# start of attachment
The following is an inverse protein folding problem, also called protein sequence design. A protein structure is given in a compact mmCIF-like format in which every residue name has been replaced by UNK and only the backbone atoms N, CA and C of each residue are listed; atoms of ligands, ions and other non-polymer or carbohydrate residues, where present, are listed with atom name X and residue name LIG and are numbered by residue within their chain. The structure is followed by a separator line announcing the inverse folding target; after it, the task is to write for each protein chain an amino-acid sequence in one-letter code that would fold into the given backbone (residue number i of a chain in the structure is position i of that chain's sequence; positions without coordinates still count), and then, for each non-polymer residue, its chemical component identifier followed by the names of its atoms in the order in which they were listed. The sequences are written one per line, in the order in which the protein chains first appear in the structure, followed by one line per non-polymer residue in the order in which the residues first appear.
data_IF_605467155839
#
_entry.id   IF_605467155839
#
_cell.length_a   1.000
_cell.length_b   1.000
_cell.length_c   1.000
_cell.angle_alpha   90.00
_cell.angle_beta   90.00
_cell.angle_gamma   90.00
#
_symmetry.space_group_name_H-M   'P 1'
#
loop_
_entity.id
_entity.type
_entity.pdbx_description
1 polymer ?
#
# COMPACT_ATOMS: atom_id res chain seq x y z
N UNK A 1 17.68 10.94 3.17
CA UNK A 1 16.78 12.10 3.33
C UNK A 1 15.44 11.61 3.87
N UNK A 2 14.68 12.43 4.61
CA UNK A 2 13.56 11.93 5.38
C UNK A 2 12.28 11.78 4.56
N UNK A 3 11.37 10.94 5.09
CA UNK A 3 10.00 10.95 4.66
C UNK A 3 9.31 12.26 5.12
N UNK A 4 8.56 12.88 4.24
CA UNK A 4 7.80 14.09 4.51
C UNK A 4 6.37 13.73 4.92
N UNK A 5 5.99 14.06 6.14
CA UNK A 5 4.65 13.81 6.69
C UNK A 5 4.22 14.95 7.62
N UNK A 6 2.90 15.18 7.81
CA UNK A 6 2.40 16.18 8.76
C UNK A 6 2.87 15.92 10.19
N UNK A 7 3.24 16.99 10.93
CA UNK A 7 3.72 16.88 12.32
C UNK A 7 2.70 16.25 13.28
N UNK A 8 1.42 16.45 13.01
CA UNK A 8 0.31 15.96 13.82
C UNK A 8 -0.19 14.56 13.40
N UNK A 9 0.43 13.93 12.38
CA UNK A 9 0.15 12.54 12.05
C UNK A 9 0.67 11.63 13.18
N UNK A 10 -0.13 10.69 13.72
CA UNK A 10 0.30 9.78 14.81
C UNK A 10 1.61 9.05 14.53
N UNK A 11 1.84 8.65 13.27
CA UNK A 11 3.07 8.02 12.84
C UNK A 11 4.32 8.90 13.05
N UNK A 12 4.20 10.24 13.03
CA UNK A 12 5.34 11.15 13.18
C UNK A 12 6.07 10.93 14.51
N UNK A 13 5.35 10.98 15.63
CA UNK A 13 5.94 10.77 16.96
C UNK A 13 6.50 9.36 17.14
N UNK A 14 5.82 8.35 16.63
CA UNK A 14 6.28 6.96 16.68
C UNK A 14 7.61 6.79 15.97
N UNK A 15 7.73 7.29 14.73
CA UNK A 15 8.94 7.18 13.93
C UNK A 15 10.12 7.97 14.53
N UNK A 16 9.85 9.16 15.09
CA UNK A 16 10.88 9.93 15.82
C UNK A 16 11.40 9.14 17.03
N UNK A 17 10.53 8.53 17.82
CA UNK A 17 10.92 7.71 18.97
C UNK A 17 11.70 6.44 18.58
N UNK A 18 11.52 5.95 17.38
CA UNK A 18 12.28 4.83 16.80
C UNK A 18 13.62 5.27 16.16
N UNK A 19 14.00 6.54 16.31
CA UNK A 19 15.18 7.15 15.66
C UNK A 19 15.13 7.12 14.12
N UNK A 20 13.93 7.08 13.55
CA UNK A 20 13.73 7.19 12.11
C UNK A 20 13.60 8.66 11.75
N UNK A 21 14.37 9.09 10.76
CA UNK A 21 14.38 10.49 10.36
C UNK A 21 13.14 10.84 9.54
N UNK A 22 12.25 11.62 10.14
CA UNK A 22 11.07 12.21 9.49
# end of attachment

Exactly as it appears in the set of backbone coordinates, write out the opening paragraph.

The following is an inverse protein folding problem, also called protein sequence design. A protein structure is given in a compact mmCIF-like format in which every residue name has been replaced by UNK and only the backbone atoms N, CA and C of each residue are listed; atoms of ligands, ions and other non-polymer or carbohydrate residues, where present, are listed with atom name X and residue name LIG and are numbered by residue within their chain. The structure is followed by a separator line announcing the inverse folding target; after it, the task is to write for each protein chain an amino-acid sequence in one-letter code that would fold into the given backbone (residue number i of a chain in the structure is position i of that chain's sequence; positions without coordinates still count), and then, for each non-polymer residue, its chemical component identifier followed by the names of its atoms in the order in which they were listed. The sequences are written one per line, in the order in which the protein chains first appear in the structure, followed by one line per non-polymer residue in the order in which the residues first appear.